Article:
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Thread: Pressure Data in Manuals

  1. #1
    Boolit Buddy

    RedHawk357Mag's Avatar
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    Pressure Data in Manuals

    I was talking with a older reloader today and we were talking about a 10mm reloading project we plan on doing in the future. We got to comparing pressure values. Later I was looking at my data library and it came to my attention. Speer #14, Alliant 2014, doesn't include pressure values. While Hodgdon 2019, Western Powders, (year escapes me), Lyman#50 all include pressure data. I imagine this question has been asked before but does anyone know why the above mentioned sources quit including the information in their publications?
    Having never actually seen QuickLoad in operation, but from my layman understanding where does the software get the pressure values if powder companies aren't publishing the information? Thank you.

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  2. #2
    Boolit Grand Master Outpost75's Avatar
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    QL is an educated "guess". Values are not absolute, but a reasonable approximation of what you might expect, and is better than a wild guess. I would not take QL as gospel, but is is better than having no freaking idea and going entirely by guess and by golly!
    The ENEMY is listening.
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  3. #3
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    Lyman 4th cast bullet manual simply states "where no pressure readings are shown, we did not take pressure readings and focused on powder charge"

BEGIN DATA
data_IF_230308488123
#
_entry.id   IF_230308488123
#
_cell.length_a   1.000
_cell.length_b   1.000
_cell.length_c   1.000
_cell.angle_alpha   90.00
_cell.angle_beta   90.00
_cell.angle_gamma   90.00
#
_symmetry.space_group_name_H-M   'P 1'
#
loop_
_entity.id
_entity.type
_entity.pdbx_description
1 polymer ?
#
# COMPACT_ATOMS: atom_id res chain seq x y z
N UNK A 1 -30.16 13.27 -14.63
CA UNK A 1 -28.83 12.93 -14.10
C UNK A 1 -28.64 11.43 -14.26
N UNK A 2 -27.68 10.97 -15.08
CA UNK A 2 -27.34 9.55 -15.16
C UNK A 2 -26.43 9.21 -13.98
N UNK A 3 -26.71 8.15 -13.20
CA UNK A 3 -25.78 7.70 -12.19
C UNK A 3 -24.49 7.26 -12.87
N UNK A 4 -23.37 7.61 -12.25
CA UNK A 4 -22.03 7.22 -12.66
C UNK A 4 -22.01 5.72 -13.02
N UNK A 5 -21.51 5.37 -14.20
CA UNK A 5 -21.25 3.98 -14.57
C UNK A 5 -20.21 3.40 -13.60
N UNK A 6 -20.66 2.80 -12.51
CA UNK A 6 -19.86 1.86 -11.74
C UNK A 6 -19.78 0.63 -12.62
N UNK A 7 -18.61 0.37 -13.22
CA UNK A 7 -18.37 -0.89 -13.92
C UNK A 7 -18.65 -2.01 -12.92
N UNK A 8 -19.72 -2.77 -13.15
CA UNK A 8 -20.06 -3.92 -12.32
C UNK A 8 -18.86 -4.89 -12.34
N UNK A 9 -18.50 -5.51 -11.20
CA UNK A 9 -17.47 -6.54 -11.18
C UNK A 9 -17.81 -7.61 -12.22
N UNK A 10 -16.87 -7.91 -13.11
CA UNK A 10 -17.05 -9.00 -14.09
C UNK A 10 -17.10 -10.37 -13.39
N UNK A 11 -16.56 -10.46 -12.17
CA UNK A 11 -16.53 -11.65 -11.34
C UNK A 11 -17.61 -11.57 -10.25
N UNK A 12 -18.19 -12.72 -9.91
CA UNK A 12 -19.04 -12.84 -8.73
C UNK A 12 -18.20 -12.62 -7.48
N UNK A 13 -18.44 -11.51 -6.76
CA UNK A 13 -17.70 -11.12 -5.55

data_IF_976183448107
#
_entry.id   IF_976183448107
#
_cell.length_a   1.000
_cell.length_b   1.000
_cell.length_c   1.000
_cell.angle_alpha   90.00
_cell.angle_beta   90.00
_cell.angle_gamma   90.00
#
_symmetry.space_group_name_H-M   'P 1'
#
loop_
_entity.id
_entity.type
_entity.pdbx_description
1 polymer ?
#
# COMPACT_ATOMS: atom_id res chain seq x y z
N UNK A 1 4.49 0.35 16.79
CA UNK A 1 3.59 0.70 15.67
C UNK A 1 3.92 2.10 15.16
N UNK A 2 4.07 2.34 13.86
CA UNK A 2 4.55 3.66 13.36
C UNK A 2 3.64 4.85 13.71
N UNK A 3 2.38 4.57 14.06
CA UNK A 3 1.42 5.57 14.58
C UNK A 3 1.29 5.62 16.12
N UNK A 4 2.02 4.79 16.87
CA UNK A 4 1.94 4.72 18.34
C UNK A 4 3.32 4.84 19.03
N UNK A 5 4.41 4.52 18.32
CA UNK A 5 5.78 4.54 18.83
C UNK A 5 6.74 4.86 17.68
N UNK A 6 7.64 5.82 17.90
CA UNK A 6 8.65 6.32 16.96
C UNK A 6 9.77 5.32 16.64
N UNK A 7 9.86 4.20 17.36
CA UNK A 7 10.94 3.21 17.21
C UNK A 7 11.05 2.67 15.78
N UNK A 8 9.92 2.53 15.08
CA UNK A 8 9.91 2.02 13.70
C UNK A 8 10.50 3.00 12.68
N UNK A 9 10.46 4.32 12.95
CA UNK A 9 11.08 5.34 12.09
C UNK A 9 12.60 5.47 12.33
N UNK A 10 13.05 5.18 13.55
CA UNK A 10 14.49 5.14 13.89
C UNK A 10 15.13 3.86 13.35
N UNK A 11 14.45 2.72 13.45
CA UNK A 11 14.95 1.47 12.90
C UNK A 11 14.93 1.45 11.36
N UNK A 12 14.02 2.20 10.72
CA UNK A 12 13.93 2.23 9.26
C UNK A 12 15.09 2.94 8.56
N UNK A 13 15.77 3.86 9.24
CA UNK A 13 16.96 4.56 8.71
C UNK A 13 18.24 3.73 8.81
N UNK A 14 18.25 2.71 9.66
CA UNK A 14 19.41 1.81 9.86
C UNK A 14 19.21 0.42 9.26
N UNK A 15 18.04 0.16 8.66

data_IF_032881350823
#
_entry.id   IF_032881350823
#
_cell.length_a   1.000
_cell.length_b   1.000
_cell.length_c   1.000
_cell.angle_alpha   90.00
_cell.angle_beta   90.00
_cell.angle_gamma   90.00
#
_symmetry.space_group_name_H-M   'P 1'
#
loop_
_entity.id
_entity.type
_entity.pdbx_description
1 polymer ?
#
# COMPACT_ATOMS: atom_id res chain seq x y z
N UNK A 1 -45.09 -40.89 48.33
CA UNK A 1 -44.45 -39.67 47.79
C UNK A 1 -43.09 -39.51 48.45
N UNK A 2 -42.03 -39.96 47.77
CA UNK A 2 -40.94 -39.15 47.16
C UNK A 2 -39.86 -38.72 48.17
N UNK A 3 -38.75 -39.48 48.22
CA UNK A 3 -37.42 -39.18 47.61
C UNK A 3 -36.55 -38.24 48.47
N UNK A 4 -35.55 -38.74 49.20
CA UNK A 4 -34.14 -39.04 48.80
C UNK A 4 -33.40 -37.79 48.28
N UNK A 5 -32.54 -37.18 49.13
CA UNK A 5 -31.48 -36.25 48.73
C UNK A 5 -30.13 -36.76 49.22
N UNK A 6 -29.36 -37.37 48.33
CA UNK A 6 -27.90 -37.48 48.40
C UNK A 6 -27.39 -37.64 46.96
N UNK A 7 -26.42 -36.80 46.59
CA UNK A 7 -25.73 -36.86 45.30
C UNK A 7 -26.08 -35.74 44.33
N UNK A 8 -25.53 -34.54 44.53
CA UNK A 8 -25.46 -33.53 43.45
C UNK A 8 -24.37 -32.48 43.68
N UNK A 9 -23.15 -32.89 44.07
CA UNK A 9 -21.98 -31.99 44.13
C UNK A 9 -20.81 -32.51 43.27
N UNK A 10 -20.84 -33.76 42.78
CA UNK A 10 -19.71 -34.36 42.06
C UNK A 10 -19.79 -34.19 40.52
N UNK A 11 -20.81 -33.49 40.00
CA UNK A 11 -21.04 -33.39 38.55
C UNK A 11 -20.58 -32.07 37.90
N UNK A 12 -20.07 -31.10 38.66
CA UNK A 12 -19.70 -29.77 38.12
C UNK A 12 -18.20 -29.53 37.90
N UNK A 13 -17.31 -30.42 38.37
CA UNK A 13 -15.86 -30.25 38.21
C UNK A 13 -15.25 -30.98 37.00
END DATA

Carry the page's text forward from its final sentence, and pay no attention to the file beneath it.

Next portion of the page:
IN other words, showing you the pressure reading for a particular loading, MAY cause you to wet your pants, Or they simply did not take it, or got to much variation between shots that it wasn't worth the time.

  4. #4
    Boolit Grand Master


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    Quote Originally Posted by Outpost75 View Post
    QL is an educated "guess". Values are not absolute, but a reasonable approximation of what you might expect, and is better than a wild guess. I would not take QL as gospel, but is is better than having no freaking idea and going entirely by guess and by golly!
    Outpost75 is correct, QL is only a guess that depends on how much data you input and how correct that data is. Much the same as the old Powley Computer. Most data in the latest manuals of those companies that actually test their own loads has been pressure tested and found to be with in SAAMI or "safe" limits with their own test fixtures/guns. Manuals that plagiarize data from other sources are, in my opinion, questionably reliable. The manuals admonition for you, the reloader, to start low and work up always applies. Far too many just assume the top end load will be safe in their firearm. That is not always the case......always start low and work up looking for pressure signs.
    Larry Gibson

    “Deficient observation is merely a form of ignorance and responsible for the many morbid notions and foolish ideas prevailing.”
    ― Nikola Tesla

  5. #5
    It’s generally not what the gun will take but what the brass will handle. More importantly what your brass will handle in your gun. Doing your own work up is best, working your way up watching for pressure, preferably over a chrono.

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Abbreviations used in Reloading

BP Bronze Point IMR Improved Military Rifle PTD Pointed
BR Bench Rest M Magnum RN Round Nose
BT Boat Tail PL Power-Lokt SP Soft Point
C Compressed Charge PR Primer SPCL Soft Point "Core-Lokt"
HP Hollow Point PSPCL Pointed Soft Point "Core Lokt" C.O.L. Cartridge Overall Length
PSP Pointed Soft Point Spz Spitzer Point SBT Spitzer Boat Tail
LRN Lead Round Nose LWC Lead Wad Cutter LSWC Lead Semi Wad Cutter
GC Gas Check